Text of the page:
“History Harvest” Explores Untold Stories of the Civil Rights Movements During Community Celebration at Mosquito Beach

The Mosquito Beach community and Historic Charleston Foundation (HCF) will host a “History Harvest” at the Seashore Farmers Lodge, 1745 Sol Legare Rd., from 12 noon-5pm on Saturday, October 27, 2018. The event is free and open to the public. Those who experienced Mosquito Beach from the 1950s through today are invited to bring photographs, souvenirs, memorabilia and their recollections to help organizers better understand and ultimately share the history of this important place through a National Park Service African American Civil Rights Grant.

The History Harvest will include demonstrations and activities including: the 54th Massachusetts Reenactment Regiment of African-American troops, net making demonstrations, sweetgrass basket making, food vendors and tours of the historic Seashore Farmers Lodge. Most importantly, historians will collect stories and materials shared by interested attendees. An oral history interview booth, hosted by HCF, will be available for those eager to share memories of times spent at Mosquito Beach.

HCF’s application for “Documenting and Sharing the History of Mosquito Beach and its Role in the Civil Rights Movement” was awarded a prestigious grant by the National Park Service. The project will highlight how a small Gullah Geechee community successfully navigated the Jim Crow south and provided African Americans with a safe sanctuary community in which to live, play and enjoy themselves even within the confines of a segregated society. A strip of marshland on Sol Legare Island/James Island, now in the heart of the federally recognized Gullah Geechee Cultural Heritage Corridor, became a welcoming destination for African Americans who were not permitted to visit other local recreational areas.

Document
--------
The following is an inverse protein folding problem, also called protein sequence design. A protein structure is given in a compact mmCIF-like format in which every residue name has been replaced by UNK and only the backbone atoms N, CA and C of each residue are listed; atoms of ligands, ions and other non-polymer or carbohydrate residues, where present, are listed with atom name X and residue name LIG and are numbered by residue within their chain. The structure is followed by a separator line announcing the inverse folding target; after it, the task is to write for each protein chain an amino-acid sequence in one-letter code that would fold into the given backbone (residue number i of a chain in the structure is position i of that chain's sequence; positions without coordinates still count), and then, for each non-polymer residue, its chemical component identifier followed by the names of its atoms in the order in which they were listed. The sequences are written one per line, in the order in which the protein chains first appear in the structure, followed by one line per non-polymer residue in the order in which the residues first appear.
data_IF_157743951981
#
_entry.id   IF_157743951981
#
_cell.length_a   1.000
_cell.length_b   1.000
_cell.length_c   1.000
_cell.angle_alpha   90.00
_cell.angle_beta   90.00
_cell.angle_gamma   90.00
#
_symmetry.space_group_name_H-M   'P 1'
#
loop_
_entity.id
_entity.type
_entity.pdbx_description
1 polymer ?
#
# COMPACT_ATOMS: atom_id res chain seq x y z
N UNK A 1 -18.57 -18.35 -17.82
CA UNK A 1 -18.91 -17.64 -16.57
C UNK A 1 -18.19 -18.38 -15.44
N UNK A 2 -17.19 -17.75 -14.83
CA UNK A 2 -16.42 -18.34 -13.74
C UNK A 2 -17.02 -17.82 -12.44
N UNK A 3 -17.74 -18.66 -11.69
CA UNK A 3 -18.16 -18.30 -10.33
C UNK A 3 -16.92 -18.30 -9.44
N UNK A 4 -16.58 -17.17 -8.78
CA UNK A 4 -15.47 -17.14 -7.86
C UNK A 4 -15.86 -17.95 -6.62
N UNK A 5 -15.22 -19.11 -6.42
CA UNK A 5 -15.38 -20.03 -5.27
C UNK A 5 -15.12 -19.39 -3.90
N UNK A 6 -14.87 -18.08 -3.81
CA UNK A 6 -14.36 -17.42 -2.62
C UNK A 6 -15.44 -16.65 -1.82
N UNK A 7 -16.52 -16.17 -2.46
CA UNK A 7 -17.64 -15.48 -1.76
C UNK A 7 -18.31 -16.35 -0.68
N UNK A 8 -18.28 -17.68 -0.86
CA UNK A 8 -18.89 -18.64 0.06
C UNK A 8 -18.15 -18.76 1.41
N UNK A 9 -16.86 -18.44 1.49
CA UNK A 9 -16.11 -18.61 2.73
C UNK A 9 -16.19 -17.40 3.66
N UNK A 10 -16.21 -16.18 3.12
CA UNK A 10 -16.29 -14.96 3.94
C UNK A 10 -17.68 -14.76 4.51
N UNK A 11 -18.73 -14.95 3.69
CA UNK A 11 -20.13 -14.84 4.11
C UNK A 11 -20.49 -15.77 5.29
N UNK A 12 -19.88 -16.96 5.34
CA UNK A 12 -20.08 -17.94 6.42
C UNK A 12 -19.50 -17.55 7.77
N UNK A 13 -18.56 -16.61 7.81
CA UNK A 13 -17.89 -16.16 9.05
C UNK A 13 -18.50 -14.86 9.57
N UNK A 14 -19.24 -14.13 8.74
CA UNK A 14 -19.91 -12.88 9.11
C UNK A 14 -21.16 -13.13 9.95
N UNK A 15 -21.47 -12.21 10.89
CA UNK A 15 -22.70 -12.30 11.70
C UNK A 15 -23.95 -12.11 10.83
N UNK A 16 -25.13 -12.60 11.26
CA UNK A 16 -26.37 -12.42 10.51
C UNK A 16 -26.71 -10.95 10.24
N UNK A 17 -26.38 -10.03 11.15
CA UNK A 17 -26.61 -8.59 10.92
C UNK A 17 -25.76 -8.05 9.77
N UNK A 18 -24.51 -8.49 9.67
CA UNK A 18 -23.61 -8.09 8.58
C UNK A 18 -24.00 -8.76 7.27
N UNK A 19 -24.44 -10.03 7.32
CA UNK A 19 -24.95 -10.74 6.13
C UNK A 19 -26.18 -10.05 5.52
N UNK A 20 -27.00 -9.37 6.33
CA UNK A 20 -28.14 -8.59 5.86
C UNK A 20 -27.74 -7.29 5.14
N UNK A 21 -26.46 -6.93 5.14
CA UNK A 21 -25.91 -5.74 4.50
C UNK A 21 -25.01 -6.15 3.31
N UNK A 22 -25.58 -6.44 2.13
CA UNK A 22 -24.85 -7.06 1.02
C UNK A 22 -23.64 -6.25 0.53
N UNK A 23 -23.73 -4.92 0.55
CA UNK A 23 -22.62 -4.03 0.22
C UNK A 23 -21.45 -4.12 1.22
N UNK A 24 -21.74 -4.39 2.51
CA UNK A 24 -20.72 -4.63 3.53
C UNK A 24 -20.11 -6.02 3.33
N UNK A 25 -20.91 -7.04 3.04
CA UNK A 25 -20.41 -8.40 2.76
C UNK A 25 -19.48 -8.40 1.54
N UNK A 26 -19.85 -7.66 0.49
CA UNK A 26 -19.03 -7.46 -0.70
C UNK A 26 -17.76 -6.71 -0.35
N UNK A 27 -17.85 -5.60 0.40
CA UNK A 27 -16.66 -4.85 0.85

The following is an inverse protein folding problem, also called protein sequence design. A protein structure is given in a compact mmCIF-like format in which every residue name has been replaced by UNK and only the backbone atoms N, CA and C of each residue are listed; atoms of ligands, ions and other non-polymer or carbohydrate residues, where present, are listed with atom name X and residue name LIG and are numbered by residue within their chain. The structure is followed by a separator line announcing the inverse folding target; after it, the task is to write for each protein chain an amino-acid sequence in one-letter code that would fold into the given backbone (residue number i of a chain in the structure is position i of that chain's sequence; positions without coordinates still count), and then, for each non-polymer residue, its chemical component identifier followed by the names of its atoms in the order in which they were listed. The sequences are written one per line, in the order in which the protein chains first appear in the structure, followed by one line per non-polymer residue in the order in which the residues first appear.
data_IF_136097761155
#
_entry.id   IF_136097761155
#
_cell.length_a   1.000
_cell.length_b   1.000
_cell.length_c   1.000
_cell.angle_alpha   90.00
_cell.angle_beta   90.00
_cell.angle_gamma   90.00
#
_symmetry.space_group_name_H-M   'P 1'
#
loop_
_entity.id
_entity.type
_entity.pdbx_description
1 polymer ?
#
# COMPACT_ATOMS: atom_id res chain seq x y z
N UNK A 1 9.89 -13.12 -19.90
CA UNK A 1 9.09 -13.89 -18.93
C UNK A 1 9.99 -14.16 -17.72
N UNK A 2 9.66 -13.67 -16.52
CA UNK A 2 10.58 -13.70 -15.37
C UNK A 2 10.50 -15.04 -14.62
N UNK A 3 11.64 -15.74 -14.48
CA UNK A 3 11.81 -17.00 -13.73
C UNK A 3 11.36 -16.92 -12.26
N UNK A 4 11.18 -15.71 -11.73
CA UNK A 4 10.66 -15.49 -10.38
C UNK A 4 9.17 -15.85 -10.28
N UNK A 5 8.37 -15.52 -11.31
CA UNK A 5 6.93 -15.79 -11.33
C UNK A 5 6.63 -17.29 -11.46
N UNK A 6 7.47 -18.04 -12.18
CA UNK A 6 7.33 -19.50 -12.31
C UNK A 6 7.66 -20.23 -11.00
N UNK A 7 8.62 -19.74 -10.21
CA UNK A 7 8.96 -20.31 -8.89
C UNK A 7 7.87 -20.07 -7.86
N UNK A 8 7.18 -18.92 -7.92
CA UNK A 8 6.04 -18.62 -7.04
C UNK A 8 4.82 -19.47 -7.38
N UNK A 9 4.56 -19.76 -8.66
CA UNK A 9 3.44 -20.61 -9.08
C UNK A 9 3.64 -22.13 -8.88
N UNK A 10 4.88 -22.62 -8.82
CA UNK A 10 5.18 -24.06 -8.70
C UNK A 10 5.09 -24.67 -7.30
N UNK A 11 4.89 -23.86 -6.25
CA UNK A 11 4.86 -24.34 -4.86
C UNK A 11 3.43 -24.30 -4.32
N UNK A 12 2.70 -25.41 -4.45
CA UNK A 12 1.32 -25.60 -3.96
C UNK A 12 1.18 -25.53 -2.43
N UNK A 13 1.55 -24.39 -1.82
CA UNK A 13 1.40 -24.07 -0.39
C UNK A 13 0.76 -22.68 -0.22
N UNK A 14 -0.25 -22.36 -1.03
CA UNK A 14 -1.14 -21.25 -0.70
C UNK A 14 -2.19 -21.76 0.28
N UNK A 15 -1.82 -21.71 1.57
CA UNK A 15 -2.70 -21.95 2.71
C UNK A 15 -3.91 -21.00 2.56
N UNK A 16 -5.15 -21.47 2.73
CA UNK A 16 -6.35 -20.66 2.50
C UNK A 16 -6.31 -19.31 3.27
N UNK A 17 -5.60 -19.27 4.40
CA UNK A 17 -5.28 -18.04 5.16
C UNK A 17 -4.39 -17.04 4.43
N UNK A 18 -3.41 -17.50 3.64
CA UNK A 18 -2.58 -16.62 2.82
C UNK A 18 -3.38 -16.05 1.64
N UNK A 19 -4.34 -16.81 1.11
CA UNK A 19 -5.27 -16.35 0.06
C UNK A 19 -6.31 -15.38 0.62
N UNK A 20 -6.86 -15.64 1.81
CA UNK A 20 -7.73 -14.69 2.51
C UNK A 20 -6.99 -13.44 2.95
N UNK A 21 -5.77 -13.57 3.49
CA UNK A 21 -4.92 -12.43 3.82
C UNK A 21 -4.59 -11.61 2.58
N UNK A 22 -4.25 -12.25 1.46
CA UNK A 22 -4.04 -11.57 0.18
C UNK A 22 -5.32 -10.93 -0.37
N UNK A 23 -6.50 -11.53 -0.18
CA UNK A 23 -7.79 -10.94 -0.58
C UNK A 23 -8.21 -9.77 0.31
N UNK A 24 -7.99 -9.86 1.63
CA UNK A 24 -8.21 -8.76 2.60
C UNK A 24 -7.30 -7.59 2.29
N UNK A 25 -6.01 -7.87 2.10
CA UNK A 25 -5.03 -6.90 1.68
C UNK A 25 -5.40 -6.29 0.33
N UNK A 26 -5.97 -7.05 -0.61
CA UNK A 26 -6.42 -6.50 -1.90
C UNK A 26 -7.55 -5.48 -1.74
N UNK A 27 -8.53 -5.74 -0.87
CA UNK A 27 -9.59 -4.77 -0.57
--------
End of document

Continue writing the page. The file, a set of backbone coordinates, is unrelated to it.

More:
An esteemed consultant team including Michael Allen and Brittany Lavelle Tulla will craft a National Register Historic District nomination for the site through research, documentation, photographs, surveys and by conducting oral histories. Following the research phase, plans include the installation of educational panels and a South Carolina state historical marker at the site and the development of a website where research findings and oral histories can be publicly accessed.

This project is partially funded by the African American Civil Rights program of the Historic Preservation Fund, National Park Service, Department of the Interior. Any opinions, findings, and conclusions or recommendations expressed in this material do not necessarily reflect the views of the Department of the Interior.

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